Stop does not always mean stop

The genetic code is believed to be strongly conserved through evolution – from the earliest bacteria until today. Now Estienne Swart et al. from the group of Mariusz Nowacki, Institute of Cell Biology of the University of Bern, have found two ciliate species where nature seems to be in the midst of experimenting with the meaning of the stop codon.

We all know language is ambiguous. One word can have several meanings, and different words can sound the same. Still communication between humans is not a perfect mess – we have found ways to determine the meaning of ambiguous words reliably, by interpreting context. What is more, language is a fluent, ever changing system – words can shift their meaning, human languages are always evolving.

For the language of biology this does not seem to be the case - experts usually refer to it as 'frozen'. The genetic code is exceptionally robust: since it has been developed some maybe 4 billion years ago, it does not seem to have undergone any evolutionary changes. Each codon stands for a specific amino acid (or for ‘stop’) - the biological ‘words’ have very clear meanings. There are no ambiguities.

At least that is how it is written in the biological textbooks. But it is a common fate of textbook dogmas: sooner or later they are proven wrong. Now researchers from the Institute of Cell Biology of the University of Bern have for the first time found codons with multiple meanings.

Ciliates, complex protozoans with two nuclei, are known to translate RNA transcripts in unorthodox ways, not always following the classical codon protocol. Now Nowacki and his team have discovered that two ciliate species found in the Marine Microbial Eukaryote Transcriptome Sequencing Project (MMETSP), Condylostoma magnum and an unclassified Parduczia species, have gone even further, reassigning the traditional ‘stop’ codons (UGA, UAA, and UAG) to amino acids. On a first impression it looked like there was ‘stop’ codons spread all over the code, so the researchers quickly considered the option that the codons were used in other ways. But where are the stops, then? "It didn't make sense in the beginning," says Nowacki. "Nobody would expect that there would be a stopless genetic code."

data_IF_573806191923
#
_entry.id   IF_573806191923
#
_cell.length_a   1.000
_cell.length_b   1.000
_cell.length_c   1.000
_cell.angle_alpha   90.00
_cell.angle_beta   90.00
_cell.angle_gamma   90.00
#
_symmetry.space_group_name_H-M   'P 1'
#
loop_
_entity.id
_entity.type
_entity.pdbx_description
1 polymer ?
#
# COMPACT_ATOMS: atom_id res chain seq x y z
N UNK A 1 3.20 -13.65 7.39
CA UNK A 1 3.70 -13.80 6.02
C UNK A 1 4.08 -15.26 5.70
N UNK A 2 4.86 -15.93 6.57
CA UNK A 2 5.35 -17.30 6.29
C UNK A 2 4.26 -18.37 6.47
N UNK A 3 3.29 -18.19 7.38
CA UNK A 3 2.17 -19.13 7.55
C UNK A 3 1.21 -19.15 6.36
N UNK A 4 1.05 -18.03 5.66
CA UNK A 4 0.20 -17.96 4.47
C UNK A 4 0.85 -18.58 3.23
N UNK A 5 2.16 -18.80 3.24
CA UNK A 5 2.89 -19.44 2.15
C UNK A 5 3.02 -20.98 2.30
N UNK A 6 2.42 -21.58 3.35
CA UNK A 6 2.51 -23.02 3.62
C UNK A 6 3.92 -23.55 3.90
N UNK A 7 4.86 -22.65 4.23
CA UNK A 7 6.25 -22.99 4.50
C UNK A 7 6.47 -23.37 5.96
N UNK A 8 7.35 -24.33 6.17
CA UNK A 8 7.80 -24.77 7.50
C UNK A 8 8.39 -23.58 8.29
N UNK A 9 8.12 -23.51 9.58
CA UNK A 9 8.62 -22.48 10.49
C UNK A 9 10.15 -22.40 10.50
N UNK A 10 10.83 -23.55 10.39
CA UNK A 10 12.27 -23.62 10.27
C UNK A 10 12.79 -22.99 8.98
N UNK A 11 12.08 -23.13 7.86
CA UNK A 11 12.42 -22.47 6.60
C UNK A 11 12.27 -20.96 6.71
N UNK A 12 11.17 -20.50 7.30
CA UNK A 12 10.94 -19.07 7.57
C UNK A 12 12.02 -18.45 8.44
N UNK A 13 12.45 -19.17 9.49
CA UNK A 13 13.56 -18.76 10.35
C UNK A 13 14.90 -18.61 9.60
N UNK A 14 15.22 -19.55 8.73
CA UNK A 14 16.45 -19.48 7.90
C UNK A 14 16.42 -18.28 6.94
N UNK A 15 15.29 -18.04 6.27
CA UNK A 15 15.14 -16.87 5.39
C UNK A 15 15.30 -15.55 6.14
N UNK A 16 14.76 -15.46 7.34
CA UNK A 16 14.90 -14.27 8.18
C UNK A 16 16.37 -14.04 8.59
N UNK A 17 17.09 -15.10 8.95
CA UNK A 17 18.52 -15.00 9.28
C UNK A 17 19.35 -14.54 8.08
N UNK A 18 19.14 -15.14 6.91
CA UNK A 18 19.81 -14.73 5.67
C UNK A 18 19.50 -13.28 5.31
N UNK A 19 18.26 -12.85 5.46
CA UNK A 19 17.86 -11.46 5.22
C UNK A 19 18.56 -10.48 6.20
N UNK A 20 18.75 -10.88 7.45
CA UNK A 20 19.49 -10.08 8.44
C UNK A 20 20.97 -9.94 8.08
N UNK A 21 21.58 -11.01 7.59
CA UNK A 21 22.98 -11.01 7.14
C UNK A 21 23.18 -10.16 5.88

To their big surprise the researchers found that sometimes these same codons have indeed conserved their 'stop' meaning, transmitting very efficiently and reliably the signal to the ribosomes to finish their job. This was found studying the transcripts of the ciliates' histone proteins as their sequences are highly conserved across all eukaryotes. Using protein mass spectrometry and ribosome profiling, the group determined that in the Parduczia species UAA and UAG had no ‘stop’ meaning whatsoever and are always interpreted as glutamine codons, but UGA can be read as a tryptophan codon in some cases and as a stop codon in other cases. Even stranger, the analysis showed that in C. magnum all three traditional stop codons function as either a stop or an amino acid signal.

Nowacki: “That led us to the conclusion that these codons are read in a context-dependent manner.” Further research showed that structural features at the end of the coding sequence have an influence on how the ribosome “understands” the codon, but the exact mechanism of how it reads the context remains a bit of a mystery. What the researchers could determine is that the appearance of the ambiguous codons declined dramatically near the end of transcripts. Additionally, C. magnum and the Parduczia species had a remarkably short length of untranslated mRNA between the translated part of the transcript and the 3' poly(A) tail, compared with other eukaryotes (only around 21-23 nucleotides between a genuine stop codon and the polyadenylation poly(A) sequences, compared with more than 100 nucleotides in most other species). The team suggests that proteins coating or interacting with the poly(A) tail may act as roadblocks to translation when the ribosome bumps up against them. In yeast, poly(A)-binding proteins have been shown to play a role in translation termination.

“We have been fighting about the term 'ambiguous', actually”, says Nowacki. Because the context gives clear hints how the interpret the codon, the biological language remains very clear – the cell machinery does not seem to get confused by these codons with multiple meanings.

The findings are not only interesting because they show that simple truths almost certainly prove wrong when it comes to cellular mechanisms. Nowacki thinks that they may have accidentally found a transitional stage in the evolution of this special cell mechanism, highlighting evolution “as it happens”. Studying this anomaly could help biologists understand how in some species the genetic code might gradually change. Maybe the biological language is not as frozen as we thought.

Read the publication in Cell (Open Access)

Read the publication in Nature Communications (Open Access)

By Roland Fischer